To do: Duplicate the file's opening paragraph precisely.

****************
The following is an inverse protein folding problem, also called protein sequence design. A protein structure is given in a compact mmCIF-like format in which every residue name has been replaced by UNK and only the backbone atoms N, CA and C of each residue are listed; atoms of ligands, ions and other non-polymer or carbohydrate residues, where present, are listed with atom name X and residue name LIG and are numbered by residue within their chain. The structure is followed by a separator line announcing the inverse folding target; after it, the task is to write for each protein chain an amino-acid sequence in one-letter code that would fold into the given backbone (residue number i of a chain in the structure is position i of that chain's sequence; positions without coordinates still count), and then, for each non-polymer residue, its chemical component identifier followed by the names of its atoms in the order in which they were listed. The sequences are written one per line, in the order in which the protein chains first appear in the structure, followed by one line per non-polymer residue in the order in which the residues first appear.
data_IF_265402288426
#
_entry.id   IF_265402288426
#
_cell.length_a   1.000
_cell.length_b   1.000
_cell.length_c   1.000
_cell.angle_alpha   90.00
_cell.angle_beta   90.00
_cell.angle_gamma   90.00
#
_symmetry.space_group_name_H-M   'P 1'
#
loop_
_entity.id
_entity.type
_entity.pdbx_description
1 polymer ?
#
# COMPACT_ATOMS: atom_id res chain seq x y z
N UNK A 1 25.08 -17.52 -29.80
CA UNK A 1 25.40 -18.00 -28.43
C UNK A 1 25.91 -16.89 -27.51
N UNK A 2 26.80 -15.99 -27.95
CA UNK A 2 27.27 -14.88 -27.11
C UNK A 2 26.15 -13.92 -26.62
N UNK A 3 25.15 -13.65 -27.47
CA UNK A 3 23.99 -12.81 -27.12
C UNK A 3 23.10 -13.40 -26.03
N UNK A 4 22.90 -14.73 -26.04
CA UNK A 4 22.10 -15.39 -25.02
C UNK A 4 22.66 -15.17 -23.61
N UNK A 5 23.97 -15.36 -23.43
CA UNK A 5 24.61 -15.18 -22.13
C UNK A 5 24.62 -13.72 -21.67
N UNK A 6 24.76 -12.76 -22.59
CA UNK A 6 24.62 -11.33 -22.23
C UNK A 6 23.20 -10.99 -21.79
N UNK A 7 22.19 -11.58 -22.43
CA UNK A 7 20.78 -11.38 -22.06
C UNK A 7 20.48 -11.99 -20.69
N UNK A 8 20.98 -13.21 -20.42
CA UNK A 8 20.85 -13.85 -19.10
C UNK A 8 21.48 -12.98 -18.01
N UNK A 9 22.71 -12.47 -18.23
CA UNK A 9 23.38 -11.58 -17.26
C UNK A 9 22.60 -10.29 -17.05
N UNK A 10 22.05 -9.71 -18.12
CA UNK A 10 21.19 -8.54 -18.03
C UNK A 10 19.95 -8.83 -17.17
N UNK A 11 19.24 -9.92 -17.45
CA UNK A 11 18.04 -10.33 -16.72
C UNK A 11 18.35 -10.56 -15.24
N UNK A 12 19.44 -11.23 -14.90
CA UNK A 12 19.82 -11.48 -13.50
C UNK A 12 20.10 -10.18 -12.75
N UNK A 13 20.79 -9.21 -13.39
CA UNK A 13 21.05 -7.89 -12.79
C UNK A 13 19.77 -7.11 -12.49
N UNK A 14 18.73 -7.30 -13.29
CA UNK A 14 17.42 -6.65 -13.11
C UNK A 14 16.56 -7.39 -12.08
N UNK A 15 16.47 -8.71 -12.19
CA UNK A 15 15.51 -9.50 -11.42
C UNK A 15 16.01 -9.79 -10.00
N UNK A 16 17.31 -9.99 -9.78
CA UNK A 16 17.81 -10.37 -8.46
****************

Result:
The following is an inverse protein folding problem, also called protein sequence design. A protein structure is given in a compact mmCIF-like format in which every residue name has been replaced by UNK and only the backbone atoms N, CA and C of each residue are listed; atoms of ligands, ions and other non-polymer or carbohydrate residues, where present, are listed with atom name X and residue name LIG and are numbered by residue within their chain. The structure is followed by a separator line announcing the inverse folding target; after it, the task is to write for each protein chain an amino-acid sequence in one-letter code that would fold into the given backbone (residue number i of a chain in the structure is position i of that chain's sequence; positions without coordinates still count), and then, for each non-polymer residue, its chemical component identifier followed by the names of its atoms in the order in which they were listed. The sequences are written one per line, in the order in which the protein chains first appear in the structure, followed by one line per non-polymer residue in the order in which the residues first appear.